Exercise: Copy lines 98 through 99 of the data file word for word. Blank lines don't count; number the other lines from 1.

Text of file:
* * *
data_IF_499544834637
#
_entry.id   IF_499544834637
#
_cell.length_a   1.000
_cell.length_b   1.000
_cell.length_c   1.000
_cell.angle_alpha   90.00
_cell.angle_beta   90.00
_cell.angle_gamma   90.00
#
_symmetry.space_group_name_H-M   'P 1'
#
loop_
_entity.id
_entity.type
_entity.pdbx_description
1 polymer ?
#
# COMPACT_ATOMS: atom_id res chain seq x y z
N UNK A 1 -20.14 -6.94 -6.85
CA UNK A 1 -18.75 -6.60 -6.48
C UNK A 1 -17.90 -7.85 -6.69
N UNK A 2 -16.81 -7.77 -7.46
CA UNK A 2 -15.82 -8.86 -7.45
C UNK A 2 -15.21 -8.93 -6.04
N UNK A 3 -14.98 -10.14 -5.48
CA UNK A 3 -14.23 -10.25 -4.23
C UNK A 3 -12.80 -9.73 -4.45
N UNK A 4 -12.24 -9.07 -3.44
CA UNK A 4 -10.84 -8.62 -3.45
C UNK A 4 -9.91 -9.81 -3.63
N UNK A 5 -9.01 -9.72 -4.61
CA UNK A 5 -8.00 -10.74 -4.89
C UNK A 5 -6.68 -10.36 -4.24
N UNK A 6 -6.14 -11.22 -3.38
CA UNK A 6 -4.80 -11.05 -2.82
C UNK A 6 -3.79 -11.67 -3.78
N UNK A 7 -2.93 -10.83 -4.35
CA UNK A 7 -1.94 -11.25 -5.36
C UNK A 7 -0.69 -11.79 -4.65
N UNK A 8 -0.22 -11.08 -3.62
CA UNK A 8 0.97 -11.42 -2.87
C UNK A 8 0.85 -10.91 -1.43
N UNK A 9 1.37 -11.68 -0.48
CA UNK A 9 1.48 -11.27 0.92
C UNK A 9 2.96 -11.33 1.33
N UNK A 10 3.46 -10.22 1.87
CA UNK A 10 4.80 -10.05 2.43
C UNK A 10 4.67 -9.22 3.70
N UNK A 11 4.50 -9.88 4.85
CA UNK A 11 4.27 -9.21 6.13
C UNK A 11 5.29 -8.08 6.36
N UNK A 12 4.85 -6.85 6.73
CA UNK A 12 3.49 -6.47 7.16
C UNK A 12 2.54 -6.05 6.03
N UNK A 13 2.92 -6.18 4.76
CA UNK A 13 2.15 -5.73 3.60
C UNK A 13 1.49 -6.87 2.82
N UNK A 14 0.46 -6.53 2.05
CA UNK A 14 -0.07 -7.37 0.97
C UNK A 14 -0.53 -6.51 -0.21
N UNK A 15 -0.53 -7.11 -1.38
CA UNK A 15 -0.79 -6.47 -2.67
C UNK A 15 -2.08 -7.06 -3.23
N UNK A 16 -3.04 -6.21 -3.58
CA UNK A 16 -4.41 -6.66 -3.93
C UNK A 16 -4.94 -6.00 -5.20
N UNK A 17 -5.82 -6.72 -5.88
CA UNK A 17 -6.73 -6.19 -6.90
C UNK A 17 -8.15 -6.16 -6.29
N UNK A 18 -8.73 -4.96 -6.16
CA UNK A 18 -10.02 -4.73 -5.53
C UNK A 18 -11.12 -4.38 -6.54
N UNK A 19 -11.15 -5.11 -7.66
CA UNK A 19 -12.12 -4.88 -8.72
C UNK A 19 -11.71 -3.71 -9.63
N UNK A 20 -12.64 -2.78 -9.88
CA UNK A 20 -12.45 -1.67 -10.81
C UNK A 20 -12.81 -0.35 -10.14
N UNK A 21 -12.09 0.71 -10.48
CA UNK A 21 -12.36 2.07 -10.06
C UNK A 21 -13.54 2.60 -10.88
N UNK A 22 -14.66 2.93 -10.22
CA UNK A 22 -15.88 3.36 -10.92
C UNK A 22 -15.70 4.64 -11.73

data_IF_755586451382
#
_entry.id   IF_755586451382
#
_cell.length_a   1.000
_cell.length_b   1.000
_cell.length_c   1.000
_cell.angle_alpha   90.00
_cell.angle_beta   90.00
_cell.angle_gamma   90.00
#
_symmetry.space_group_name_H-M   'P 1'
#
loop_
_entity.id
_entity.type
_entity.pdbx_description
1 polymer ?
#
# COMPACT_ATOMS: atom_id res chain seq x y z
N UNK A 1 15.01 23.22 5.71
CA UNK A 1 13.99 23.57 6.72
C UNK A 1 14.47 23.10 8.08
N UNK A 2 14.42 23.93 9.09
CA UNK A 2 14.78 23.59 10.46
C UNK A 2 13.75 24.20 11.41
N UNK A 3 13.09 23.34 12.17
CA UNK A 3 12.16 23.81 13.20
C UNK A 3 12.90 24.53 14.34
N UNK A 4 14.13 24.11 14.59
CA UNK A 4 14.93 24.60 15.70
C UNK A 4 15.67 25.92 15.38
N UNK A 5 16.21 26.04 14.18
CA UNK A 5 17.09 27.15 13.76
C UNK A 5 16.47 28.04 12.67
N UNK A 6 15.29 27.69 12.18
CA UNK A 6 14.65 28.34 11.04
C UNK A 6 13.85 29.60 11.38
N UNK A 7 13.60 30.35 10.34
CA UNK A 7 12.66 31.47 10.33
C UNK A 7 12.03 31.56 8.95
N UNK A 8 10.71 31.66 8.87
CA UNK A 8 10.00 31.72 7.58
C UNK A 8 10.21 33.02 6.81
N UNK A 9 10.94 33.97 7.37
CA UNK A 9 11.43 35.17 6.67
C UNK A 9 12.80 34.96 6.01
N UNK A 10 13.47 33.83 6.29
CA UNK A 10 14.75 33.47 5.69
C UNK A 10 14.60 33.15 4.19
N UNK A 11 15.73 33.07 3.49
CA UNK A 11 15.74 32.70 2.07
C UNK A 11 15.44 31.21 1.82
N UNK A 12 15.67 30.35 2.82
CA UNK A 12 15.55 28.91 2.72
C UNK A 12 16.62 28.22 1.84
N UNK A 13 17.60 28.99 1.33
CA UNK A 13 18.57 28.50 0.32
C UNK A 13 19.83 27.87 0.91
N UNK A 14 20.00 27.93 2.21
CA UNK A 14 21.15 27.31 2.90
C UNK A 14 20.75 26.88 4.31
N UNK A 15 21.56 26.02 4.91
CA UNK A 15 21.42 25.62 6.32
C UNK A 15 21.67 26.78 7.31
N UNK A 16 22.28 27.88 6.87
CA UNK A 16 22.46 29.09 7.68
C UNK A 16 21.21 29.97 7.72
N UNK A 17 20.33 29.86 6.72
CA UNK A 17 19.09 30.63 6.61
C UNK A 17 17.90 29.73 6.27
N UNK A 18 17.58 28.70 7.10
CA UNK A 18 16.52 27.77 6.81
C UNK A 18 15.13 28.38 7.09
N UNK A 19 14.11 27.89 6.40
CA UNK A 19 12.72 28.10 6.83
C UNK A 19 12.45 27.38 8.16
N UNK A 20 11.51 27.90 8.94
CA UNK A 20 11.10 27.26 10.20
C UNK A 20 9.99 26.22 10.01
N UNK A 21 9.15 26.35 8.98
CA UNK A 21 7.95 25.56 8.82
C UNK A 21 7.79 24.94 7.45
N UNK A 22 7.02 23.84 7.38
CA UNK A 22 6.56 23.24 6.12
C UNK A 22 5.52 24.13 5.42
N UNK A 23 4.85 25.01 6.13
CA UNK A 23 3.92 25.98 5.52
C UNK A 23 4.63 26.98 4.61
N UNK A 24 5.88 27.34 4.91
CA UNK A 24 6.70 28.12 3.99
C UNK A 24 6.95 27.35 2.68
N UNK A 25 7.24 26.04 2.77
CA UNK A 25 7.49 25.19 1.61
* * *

_symmetry.space_group_name_H-M   'P 1'
#